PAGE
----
John Smith, Sr, of Opequon Creek
Facts and Events
||John Smith, Sr, of Opequon Creek
||Glastonbury, Somerset, England
||Cecil County, Maryland
||Quaker - Hopewell MM
||Cecil County, Marylandto Jane Hinton
||Orange County, Virginia
||Orange County, VA is created from Spotsylvania County, VA.
||1 Aug 1738
||Frederick County, VA is created from Orange County, VA.
||24 Aug 1738
||Orange/Frederick County, VirginiaCitation needed
||Orange County, Virginianamed as dec'd in court record
John Smith was one of the Early Settlers of Orange and Frederick County, Virginia
- 1711 - Cecil County, MD - John Smith and wife Jane purchased three tracts of land on 20 September 1711; 168 acres called "Friendship", 400 acres called "Balconnel" and 432 acres, making a total of 1,000 acres. 1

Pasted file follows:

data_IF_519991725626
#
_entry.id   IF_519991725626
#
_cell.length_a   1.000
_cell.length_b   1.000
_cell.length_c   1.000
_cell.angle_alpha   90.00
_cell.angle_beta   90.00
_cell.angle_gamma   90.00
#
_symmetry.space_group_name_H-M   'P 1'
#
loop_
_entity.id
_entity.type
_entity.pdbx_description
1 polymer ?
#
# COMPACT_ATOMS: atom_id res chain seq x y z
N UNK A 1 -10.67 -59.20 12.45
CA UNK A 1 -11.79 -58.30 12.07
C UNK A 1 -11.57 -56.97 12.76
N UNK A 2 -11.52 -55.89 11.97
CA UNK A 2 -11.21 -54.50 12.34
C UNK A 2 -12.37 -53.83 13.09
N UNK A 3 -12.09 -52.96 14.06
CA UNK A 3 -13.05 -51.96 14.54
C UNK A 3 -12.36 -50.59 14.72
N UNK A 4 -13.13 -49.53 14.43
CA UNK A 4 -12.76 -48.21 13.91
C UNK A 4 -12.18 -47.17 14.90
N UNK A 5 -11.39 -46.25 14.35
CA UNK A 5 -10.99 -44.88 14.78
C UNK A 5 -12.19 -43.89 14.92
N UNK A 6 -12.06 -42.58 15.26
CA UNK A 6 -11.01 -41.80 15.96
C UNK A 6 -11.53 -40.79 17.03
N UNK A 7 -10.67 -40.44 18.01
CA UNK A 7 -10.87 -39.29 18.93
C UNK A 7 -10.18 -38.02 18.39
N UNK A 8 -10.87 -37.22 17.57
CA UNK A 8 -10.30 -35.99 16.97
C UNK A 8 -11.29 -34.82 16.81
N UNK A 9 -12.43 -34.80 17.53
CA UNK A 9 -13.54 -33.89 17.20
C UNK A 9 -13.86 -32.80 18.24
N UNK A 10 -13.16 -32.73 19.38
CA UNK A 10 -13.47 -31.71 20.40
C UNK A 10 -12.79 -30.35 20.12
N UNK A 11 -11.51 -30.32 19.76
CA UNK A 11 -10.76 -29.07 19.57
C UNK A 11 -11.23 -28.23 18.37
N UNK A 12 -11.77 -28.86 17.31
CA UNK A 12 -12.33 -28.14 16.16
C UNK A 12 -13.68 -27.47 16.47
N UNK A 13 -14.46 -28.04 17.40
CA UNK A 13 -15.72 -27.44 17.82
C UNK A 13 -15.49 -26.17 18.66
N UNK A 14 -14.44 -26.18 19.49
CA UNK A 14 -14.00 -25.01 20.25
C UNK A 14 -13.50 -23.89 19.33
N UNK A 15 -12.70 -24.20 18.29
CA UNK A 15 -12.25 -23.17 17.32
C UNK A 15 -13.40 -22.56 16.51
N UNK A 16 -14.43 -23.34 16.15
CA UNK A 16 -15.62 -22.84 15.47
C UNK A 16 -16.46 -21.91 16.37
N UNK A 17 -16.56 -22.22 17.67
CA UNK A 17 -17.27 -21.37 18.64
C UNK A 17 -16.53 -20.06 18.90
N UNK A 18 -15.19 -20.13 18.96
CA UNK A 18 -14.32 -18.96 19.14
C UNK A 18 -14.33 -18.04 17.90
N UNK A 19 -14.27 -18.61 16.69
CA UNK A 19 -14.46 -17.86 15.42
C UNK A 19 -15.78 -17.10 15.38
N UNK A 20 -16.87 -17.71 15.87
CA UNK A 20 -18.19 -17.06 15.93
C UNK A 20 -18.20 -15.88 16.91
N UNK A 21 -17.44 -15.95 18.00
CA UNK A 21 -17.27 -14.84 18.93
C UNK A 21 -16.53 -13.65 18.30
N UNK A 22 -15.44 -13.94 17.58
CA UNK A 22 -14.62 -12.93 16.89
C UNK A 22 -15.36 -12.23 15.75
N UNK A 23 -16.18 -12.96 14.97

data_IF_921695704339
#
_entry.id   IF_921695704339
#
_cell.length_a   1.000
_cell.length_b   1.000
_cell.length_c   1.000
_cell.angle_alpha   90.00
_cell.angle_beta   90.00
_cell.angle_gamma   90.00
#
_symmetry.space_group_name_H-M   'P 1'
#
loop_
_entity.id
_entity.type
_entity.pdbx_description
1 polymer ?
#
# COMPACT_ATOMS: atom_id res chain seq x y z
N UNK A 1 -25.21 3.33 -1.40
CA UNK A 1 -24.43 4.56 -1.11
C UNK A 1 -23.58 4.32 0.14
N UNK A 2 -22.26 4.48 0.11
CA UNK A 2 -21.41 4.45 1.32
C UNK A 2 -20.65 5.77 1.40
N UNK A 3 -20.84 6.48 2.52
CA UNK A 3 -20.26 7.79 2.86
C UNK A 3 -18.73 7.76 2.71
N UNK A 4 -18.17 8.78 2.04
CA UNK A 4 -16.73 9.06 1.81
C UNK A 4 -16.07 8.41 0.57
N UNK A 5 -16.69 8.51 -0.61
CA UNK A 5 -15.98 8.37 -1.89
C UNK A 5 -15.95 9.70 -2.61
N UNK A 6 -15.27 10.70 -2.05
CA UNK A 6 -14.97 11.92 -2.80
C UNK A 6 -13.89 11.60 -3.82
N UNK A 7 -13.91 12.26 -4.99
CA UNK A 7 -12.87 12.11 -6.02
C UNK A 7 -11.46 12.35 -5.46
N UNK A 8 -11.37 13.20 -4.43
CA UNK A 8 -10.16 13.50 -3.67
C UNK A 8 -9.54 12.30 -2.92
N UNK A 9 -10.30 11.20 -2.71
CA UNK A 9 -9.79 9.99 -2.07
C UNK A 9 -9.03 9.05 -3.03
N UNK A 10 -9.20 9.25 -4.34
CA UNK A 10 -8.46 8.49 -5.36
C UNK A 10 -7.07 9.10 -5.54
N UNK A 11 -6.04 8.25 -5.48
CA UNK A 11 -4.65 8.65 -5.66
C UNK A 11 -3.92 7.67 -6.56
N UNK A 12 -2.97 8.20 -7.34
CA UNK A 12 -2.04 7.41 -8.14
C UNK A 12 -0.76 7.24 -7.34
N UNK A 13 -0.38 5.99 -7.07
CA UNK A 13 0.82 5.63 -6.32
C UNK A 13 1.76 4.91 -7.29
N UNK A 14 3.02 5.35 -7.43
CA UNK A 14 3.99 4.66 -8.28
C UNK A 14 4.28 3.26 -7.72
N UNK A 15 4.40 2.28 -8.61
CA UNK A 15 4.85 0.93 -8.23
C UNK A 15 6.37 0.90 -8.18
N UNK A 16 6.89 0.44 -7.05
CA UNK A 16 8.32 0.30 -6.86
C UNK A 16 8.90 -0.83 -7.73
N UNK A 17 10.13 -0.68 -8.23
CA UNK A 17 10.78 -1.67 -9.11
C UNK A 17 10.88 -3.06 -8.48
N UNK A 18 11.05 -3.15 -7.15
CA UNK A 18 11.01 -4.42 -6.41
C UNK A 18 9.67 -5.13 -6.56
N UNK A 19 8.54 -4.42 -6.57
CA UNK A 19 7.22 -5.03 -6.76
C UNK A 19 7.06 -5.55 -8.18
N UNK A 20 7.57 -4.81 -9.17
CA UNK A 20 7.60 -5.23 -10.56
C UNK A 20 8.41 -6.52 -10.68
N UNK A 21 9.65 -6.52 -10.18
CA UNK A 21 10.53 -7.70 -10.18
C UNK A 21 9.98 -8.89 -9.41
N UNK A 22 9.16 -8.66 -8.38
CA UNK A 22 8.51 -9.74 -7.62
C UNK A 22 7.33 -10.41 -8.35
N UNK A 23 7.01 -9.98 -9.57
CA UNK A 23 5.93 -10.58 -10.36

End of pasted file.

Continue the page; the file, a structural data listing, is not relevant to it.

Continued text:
- From 1711 to 30 July 1723 - Cecil County, MD - John Smith and wife Jane sell the 1,000-acre tract and other land purchases on the northeast branch of the Elk River. 1
- 1732: Jost Hite settled 16 families on his 5,000 acre "grant" and built Hite's Fort at Bartonsville (in present day Frederick County, VA). More research needed to determine if John and Jane Smith were one of these families.
1734: Orange County, VA is created from Spotsylvania County, VA.
- 1734 - John Smith engaged Robert Brooke to survey 420 acres of land on 25 March 1734 on the Opequon (also called Opeckon) Creek area, which he received a patent for on 20 August 1734. [Source: "Pioneers of Old Frederick Country, Virginia" By Cecil O'Dell, pg. 150].1
- [cos1776 Note: This land, located in Orange County (later Frederick County), straddled the Great Philadelphia Road (near Middleway, which is about 10 miles below Shepherdstown and the survey showed a small grist mill, suggesting that they had lived there for some time. Smith was a Quaker, an active member of the Hopewell Meeting, and was also a Justice of the Colony of Virginia for the area west of the Blue Ridge.]